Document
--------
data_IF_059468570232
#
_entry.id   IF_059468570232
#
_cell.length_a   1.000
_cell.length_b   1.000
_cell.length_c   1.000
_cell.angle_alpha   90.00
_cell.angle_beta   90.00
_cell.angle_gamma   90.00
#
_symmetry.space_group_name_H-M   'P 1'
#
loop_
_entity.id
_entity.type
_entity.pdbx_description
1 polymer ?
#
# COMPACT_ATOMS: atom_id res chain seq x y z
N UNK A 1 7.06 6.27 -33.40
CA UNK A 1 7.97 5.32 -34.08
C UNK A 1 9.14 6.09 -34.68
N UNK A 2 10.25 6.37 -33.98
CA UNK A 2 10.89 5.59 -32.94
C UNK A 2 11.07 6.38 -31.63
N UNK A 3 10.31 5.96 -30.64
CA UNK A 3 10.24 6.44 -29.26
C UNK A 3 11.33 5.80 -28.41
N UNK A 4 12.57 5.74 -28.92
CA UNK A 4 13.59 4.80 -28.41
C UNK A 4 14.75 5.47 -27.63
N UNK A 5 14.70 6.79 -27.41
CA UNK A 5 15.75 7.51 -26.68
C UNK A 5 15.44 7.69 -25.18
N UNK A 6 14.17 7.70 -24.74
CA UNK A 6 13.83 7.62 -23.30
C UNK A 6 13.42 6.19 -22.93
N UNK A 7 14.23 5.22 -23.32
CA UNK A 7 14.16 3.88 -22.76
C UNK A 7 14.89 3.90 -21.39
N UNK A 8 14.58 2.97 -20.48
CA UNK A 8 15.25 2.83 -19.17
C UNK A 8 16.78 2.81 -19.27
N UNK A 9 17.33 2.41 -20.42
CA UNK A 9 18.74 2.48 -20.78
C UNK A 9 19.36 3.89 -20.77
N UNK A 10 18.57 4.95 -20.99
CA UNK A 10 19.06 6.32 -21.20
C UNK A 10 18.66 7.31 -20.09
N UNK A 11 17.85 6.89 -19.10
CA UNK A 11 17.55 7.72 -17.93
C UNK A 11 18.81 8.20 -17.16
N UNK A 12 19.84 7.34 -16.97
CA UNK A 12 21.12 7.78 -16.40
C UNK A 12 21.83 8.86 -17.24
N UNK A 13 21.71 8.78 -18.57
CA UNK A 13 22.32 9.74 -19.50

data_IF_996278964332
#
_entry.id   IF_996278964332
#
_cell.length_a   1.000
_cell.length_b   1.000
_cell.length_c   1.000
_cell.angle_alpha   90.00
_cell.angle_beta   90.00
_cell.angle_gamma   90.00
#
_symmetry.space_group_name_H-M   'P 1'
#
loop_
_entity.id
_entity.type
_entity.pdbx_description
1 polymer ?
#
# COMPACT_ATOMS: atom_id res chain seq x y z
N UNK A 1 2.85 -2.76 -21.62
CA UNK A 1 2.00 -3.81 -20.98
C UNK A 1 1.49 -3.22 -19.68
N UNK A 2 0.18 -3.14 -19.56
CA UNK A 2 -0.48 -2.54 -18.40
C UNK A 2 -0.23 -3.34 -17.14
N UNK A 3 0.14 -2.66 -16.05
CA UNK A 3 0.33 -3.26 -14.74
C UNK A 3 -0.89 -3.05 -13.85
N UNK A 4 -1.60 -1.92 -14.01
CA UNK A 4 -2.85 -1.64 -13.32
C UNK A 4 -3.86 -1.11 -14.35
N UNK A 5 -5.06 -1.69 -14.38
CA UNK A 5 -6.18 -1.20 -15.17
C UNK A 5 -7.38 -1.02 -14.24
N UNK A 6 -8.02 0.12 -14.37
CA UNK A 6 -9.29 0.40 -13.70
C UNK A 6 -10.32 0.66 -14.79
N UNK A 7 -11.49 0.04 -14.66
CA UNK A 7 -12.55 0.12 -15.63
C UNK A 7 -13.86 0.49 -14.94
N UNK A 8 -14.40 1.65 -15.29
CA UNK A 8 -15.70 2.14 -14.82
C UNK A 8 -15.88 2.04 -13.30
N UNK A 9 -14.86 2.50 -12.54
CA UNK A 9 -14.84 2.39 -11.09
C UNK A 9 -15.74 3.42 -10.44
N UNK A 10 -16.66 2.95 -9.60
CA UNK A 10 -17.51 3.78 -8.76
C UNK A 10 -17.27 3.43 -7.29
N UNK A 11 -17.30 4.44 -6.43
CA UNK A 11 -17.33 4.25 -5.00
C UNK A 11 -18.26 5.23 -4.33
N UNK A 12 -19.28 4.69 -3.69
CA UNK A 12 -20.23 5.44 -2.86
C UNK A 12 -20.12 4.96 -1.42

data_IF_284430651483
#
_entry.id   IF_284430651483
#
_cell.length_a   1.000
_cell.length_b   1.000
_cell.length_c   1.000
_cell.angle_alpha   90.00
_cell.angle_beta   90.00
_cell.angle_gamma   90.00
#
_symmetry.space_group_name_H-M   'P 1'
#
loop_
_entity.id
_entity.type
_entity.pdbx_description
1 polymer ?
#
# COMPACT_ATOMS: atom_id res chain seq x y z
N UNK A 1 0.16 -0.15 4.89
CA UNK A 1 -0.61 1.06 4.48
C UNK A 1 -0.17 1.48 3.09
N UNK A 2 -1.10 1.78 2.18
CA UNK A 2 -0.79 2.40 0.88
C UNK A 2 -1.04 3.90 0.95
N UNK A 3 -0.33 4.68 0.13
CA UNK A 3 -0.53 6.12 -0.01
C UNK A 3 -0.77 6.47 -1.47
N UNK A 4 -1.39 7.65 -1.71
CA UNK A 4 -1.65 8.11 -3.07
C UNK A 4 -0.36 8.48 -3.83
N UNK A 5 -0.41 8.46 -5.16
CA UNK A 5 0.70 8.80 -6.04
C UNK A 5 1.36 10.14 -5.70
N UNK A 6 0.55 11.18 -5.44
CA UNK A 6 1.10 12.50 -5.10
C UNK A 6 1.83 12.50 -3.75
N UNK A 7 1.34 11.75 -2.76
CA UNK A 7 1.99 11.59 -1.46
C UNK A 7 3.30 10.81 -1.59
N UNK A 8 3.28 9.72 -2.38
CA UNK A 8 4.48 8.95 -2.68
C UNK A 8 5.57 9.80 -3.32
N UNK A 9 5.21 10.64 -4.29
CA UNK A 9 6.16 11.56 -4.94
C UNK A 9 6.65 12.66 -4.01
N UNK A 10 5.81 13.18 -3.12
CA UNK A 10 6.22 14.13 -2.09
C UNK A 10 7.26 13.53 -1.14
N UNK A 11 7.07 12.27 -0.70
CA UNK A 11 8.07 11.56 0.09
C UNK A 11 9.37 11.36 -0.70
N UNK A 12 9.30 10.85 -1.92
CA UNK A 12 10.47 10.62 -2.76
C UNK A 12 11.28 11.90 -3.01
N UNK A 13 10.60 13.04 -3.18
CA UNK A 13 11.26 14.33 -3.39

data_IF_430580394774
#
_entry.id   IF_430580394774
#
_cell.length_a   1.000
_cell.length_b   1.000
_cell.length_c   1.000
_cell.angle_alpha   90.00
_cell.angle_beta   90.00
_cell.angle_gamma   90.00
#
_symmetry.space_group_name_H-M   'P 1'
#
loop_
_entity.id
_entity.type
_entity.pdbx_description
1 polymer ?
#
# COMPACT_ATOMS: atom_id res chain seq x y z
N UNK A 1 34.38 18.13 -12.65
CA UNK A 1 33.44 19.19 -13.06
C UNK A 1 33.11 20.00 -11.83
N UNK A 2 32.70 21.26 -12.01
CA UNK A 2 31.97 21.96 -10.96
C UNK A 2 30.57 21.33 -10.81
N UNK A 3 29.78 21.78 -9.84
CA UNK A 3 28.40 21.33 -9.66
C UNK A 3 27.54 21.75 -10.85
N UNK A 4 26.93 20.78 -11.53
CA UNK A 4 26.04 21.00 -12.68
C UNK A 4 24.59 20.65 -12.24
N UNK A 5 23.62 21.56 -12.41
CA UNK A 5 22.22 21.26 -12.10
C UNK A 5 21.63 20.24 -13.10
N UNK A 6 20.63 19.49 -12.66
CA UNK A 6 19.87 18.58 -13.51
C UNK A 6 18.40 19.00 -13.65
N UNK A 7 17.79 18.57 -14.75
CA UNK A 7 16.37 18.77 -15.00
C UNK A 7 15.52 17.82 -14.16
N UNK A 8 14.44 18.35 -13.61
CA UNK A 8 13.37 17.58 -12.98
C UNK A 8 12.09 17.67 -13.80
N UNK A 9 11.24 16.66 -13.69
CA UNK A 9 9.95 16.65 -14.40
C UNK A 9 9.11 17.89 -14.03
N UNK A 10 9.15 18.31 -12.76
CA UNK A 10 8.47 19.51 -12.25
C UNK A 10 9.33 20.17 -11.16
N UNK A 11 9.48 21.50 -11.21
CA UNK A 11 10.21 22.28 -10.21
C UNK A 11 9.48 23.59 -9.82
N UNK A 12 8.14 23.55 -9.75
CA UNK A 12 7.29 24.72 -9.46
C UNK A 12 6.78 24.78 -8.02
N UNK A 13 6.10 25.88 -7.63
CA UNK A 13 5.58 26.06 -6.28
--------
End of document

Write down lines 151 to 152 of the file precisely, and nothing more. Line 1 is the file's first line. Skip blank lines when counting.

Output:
CA UNK A 6 1.10 12.50 -5.10
C UNK A 6 1.83 12.50 -3.75